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  1. 1. Thinking Like an Economist Chapter 2
  2. 2. Every field of study has its own terminology Mathematics axioms integrals vector spaces Psychology ego id torts Law Promissory estoppel venues cognitive dissonance
  3. 3. Every field of study has its own terminology Economics Supply Opportunity cost Comparative advantage Elasticity Consumer Surplus Demand Deadweight loss
  4. 4. Economics trains you to. . . . Think in terms of alternatives. Evaluate the cost of individual and social choices. Examine and understand how certain events and issues are related.
  5. 5. The Economist as a Scientist The economic way of thinking . . . Involves thinking analytically and objectively. Makes use of the scientific method.
  6. 6. The Scientific Method Uses abstract models to help explain how a complex, real world operates. Develops theories, collects, and analyzes data to prove the theories. Observation, Theory and More Observation!
  7. 7. The Role of Assumptions Economists make assumptions in order to make the world easier to understand. The art in scientific thinking is deciding which assumptions to make. Economists use different assumptions to answer different questions.
  8. 8. The Economic Way of Thinking Includes developing abstract models from theories and the analysis of the models. Uses two approaches: Descriptive (reporting facts, etc.) Analytical (abstract reasoning)
  9. 9. Economic Models Economists use models to simplify reality in order to improve our understanding of the world Two of the most basic economic models include: The Circular Flow Model The Production Possibilities Frontier
  10. 10. The Circular-Flow Model The circular-flow model is a simple way to visually show the economic transactions that occur between households and firms in the economy.
  11. 11. The Circular-Flow Diagram Revenue Goods & Services sold Market for Goods and Services Firms Inputs for production Wages, rent, and profit Spending Goods & Services bought Households Market for Factors of Production Labor, land, and capital Income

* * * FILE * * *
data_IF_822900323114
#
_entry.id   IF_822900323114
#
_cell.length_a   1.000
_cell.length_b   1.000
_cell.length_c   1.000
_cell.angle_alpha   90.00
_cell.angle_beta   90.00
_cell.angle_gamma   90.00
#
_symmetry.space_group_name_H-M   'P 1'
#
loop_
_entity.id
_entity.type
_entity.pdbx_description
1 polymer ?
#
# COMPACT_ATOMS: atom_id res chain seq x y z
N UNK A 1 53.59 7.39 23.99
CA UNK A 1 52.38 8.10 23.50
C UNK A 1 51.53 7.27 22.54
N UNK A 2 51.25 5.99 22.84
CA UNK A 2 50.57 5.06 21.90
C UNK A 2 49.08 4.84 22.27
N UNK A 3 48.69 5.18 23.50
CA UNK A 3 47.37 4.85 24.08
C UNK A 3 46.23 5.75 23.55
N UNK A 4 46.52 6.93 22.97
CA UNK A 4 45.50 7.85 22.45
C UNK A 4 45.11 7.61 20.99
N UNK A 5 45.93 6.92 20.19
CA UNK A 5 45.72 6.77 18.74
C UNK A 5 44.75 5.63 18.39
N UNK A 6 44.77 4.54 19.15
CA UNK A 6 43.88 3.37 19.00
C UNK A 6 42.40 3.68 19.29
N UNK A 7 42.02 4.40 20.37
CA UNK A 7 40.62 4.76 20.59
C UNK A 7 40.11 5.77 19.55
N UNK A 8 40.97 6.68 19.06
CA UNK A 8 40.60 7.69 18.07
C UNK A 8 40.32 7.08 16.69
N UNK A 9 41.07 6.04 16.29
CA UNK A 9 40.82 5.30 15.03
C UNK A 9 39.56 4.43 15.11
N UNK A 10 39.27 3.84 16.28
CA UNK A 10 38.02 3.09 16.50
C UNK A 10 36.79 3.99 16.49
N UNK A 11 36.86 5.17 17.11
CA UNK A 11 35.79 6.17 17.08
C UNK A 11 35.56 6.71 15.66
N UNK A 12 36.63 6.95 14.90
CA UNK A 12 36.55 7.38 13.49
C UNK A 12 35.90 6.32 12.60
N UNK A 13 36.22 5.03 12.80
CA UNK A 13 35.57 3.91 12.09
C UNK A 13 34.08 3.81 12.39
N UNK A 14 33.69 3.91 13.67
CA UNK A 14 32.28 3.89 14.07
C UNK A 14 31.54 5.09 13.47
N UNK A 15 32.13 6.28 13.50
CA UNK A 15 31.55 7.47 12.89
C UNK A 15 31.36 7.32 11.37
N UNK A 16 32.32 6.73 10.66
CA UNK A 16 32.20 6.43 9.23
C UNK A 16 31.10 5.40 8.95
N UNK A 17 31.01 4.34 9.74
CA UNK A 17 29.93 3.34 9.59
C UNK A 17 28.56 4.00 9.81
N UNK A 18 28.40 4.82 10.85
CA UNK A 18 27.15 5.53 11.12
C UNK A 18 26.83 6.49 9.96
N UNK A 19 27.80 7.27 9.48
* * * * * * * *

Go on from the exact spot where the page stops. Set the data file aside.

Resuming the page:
12. 12. The Circular-Flow Diagram Firms Produce and sell goods and services Hire and use factors of production Households Buy and consume goods and services Own and sell factors of production
  13. 13. The Circular-Flow Diagram Markets for Goods & Services Firms sell Households buy Markets for Factors of Production Households sell Firms buy
  14. 14. The Circular-Flow Diagram Factors of Production Inputs used to produce goods and services Land, labor, and capital
  15. 15. The Production Possibilities Frontier The production possibilities frontier is a graph showing the various combinations of output that the economy can possibly produce given the available factors of production and technology.
  16. 16. The Production Possibilities Frontier Quantity of Computers Produced D 3,000 C 2,200 2,000 1,000 0 A B 300 600 700 1,000 Quantity of Cars Produced
  17. 17. The Production Possibilities Frontier Quantity of Computers Produced D 3,000 C 2,200 2,000 1,000 0 A Production possibilities frontier B 300 600 700 1,000 Quantity of Cars Produced
  18. 18. Concepts Illustrated by the Production Possibilities Frontier Efficiency Tradeoffs Opportunity Cost Economic Growth
  19. 19. Quantity of Computers Produced 4,000 The Production Possibilities Frontier An outward shift in the production possibilities frontier 3,000 2,100 2,000 0 E A 700 750 1,000 Quantity of Cars Produced
  20. 20. Microeconomics and Macroeconomics Microeconomics focuses on the individual parts of the economy. How households and firms make decisions and how they interact in specific markets Macroeconomics looks at the economy as a whole. How the markets, as a whole, interact at the national level.
  21. 21. Two Roles of Economists When they are trying to explain the world, they are scientists. When they are trying to change the world, they are policymakers.
  22. 22. Positive versus Normative Analysis Positive statements are statements that describe the world as it is. Called descriptive analysis Normative statements are statements about how the world should be. Called prescriptive analysis
  23. 23. Positive or Normative Statements? An increase in the minimum wage will cause a decrease in employment among the least-skilled. ? ?
  24. 24. Positive or Normative Statements? ? ? State governments should be allowed to collect from tobacco companies the costs of treating smoking-related illnesses among the poor. ?
  25. 25. Why Economists Disagree They may disagree on theories about how the world works. They may hold different values and, thus, different normative views.
  26. 26. Examples of What Most Economists Agree On A ceiling on rents reduces the quantity and quality of housing available. Tariffs and import quotas usually reduce general economic welfare.
  27. 27. Summary In order to address subjects with objectivity, economics makes use of the scientific method. The field of economics is divided into two subfields: microeconomics and macroeconomics.
  28. 28. Summary Economics relies on both positive and normative analysis. Positive statements assert how the world “is” while normative statements assert how the world “should be.” Economists may offer conflicting advice due to differences in scientific judgments or to differences in values.